This document is a copy of a decision by the Supreme Court of New Hampshire in the matter of Hungerford v. Jones that was rendered on 18 Dec 1998. The plaintiff Hungerford in this case was Joel Hungerford (M423)
The Supreme Court of New Hampshire had rendered an earlier decision in State of New Hampshire v. Joel Hungerford, a copy of which also has been placed here in the Library. That earlier decision rendered on 1 Jul 1997 involved a criminal prosecution of Joel Hungerford for the sexual abuse of his daughter Laura Hungerford (M423c)
In this case, Joel Hungerford, the Plaintiff father, had filed suit in the federal district court against the defendant therapist alleging that defendant's negligent treatment of his daughter resulted in false accusation of sexual abuse and criminal charges. The district court certified two questions to the court asking whether, and to what extent a therapist owes a duty of care under New Hampshire state law to the father of an adult patient when the father is identified as the perpetrator of sexual abuse in the course of the patient's therapy.
The federal district court held that the severity and likelihood of harm was compelling and clearly foreseeable when false accusations of sexual abuse arise from misdiagnosis. The court held a therapist owes an accused parent a duty of care in the diagnosis and treatment of an adult patient for sexual abuse where the therapist or the patient, acting on the encouragement, recommendation, or instruction of the therapist, takes public action concerning the accusation. The court held the duty of care to the accused parent is breached by the therapist when the publicized misdiagnosis results from use of psychological phenomena or techniques not generally accepted in the mental health community, or lack of professional qualification.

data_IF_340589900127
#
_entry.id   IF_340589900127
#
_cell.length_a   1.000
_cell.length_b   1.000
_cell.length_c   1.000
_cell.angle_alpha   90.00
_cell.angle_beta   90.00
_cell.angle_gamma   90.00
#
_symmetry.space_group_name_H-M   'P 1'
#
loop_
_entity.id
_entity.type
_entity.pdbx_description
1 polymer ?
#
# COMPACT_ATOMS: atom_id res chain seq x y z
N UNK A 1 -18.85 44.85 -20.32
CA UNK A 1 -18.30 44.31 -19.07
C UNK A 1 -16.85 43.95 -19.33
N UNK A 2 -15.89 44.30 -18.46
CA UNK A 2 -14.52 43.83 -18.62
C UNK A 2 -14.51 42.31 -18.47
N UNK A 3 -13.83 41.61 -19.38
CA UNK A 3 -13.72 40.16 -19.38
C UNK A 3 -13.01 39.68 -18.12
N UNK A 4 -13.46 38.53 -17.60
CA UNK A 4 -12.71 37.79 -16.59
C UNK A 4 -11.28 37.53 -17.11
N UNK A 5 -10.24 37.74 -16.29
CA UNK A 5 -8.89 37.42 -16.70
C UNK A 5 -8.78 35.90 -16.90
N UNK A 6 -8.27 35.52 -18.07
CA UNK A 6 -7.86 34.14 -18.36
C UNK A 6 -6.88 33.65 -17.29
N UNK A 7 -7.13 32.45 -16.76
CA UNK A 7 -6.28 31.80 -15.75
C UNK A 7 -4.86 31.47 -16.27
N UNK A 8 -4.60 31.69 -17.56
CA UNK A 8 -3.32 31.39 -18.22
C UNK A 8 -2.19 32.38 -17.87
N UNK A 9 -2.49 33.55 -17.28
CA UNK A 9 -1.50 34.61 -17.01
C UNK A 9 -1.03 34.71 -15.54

In answer to the certified questions, the Supreme Court of New Hampshire answered the district court questions by ruling that a therapist owes an accused parent a duty of care in the diagnosis and treatment of an adult patient for sexual abuse where the therapist takes or encourages the patient to take public action on the accusation. The court ruled further that the duty of care to the accused parent is breached when the publicized misdiagnosis results from the therapist's lack of experience or medically unaccepted techniques.